So, dear Friends, let me exhort you to consider beginning a prayer journal. Perhaps you began one years ago but have not kept at it. Pick it up again. There is no right or wrong way. Personally, I cannot manage writing in it daily as some may do, but during specific seasons of need in my life, it has been an excellent tool in the Lord’s hands to remind me of his great faithfulness and the specific blessings that he has bestowed upon me, and to propel me forward in greater trust and deeper intimacy with him.

And surely that’s the point, isn’t it.

Garth V. Hunt+

This meditation was originally published in the September 2009 First Friday Call to Prayer

Thoughts on Revival Prayer

In the September 2014 Call to Prayer, we introduced a simple prayer for revival, “Rise Up, O God”. It is an easy yet biblical prayer that calls upon our Soveriegn Lord to visit the earth with a mighty outpouring of his presence and power, to bring true revival across our continent! Each of the letters in the words, Rise Up, stands for a specific prayer. I thought it would be good to refresh our memories on how we could pray for revival:

R – Repent of any personal impediments to a fresh move of God, including past prayerlessness and complacency.

I – Pray that God would sovereignly Intervene in our decaying culture; that He would “rend the heavens and come down”.

S – Pray for the Salvation of those who are desperately lost without Jesus. Let’s ask God for a harvest of millions worldwide.

E – Ask the Lord to Equip and prepare intercessors, evangelists, and pastors for what He is about to do, making us ready.

U – Pray for Unity in the Body of Christ, within the bounds of Truth, asking God to protect us from competition, jealousy, and fracture, which can so easily distract and paralyze the Church.

P – Seek the Lord for a renewed Passion for the salvation of the lost, and ask that you might see them as He does - with eyes of compassion, sacrifice and love.

Even if we forget what each letter stands for, we can still pray the basic petition whether we’re driving to work, standing in line at the bank, or babysitting our grandkids. Let’s do it! Rise Up, O God. Amen!

Praise God …

That He reigns supreme. Despite the chaos and evil in the world, God is working out His purposes for His glory and our good!

That He delights to spend time with us as parents delight to be around their children.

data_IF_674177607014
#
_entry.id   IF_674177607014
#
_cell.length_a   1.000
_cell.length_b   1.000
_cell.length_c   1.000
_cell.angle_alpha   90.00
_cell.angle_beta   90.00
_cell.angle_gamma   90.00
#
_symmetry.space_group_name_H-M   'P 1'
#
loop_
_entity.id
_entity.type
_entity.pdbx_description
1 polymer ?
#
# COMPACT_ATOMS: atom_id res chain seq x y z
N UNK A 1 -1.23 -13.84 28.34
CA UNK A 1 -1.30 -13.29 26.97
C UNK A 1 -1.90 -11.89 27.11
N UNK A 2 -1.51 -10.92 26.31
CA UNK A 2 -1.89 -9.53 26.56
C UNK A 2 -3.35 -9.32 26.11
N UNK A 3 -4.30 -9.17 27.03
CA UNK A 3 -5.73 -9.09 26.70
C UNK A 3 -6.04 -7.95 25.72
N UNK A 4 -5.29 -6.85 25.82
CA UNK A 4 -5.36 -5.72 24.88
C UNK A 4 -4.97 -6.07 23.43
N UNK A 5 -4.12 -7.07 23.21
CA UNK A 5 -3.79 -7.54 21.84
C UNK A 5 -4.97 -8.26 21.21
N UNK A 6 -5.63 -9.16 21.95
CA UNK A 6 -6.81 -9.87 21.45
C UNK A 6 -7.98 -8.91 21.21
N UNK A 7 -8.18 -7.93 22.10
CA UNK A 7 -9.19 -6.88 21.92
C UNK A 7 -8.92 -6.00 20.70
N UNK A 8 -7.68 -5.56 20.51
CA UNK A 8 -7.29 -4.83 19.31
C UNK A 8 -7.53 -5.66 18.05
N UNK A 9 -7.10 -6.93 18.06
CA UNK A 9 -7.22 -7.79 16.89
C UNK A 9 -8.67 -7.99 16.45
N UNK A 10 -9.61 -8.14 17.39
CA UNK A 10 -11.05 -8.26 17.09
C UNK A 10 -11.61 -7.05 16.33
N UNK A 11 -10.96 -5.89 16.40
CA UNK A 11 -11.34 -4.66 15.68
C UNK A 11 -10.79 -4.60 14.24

For the incredible gift that God has given us in prayer – immediate access to our Father at any time of day or night. Thank Him for the incredible privilege of participating with him through prayer in his grand redemption plan.

For faithful Anglican primates, bishops, clergy and laity – throughout the Communion – who are standing for truth even when their stand for Christ and His Word makes them targets of attack.

Confess if needed…

Our fear in sharing Jesus with others when we have opportunities to do so. Sometimes we have allowed embarrassment and fear of rejection to force us into silence.

Please pray…

For our primate Archbishop Foley Beach - Pray for great wisdom, courage and strength as he gives leadership to our province. May God glorify Himself through the ACNA.

For Bishop Charlie Masters (& Judy) – Pray for our diocesan bishop as he leads ANiC. May God grant him vision, spiritual protection, and spiritual and physical renewal.

For Bishop Don Harvey (& Trudy) – Pray for Bishop Don in his roles as ANiC’s episcopal vicar and senior chaplain to the ACNA College of Bishops.

For ANiC’s suffragan bishops: Stephen Leung (& Nona) and Trevor Walters (& Dede). Pray for discernment, energy and grace as they care for their clergy and congregations. Also also for Bishops Ron Ferris (church planting in Langley, BC) and Malcolm Harding (retired in Brandon, MB).

For our Archdeacons: the Venerables Ron Corcoran (Vancouver Island), Dan Gifford (BC), Bruce Chamberlayne (Alberta & BC Interior), Paul Charbonneau (Ontario), Tim Parent (Ottawa Valley), Paul Crossland (Prairies), Michael McKinnon (New England, USA), and Darrell Critch (Atlantic Region & Quebec) – and our Dean of Multicultural Ministries, the Very Rev Dr Archie Pell.

For all ANiC clergy and families, especially those experiencing spiritual and physical attack.

For the ANiC congregations that have lost their places of worship and are meeting in temporary facilities. May God comfort and pour out His blessing on them. Pray especially for the rector, Canon Tom Carman, the leadership, and the people of St Aidan’s, Windsor, ON, as they work through the financial implications of their unfavourable legal decision.

For the Anglican Relief and Development Fund Canada (ARDFC) as it raises funds to drill three deep wells to provide clean and safe water for communities in the Diocese of Wau, South Sudan. Pray also for peace in that troubled country.

For Canon Andrew White and his ministry team in the Middle East. Pray for courage, safety and the provision of basic needs for them and the people that they serve.

For those who serve us and are in authority over us – our police forces, our armed forces, our emergency responders, our municipal elected officials, our provincial MLAs, MPPs and premiers, and our federal MPs and Prime Minister.

For God’s wisdom for world’s leaders with regard to the Ukraine, Syria, Iraq and other troubled nations. Pray that the evil one’s agenda for violence, hatred and bloodshed would be averted.

Pray for protection of innocent civilians – adults and children – who so often are the victims in today’s urban warfare. Pray especially for the many Middle East and African Christians who are brutally persecuted for their refusal to renouce their faith in Jesus..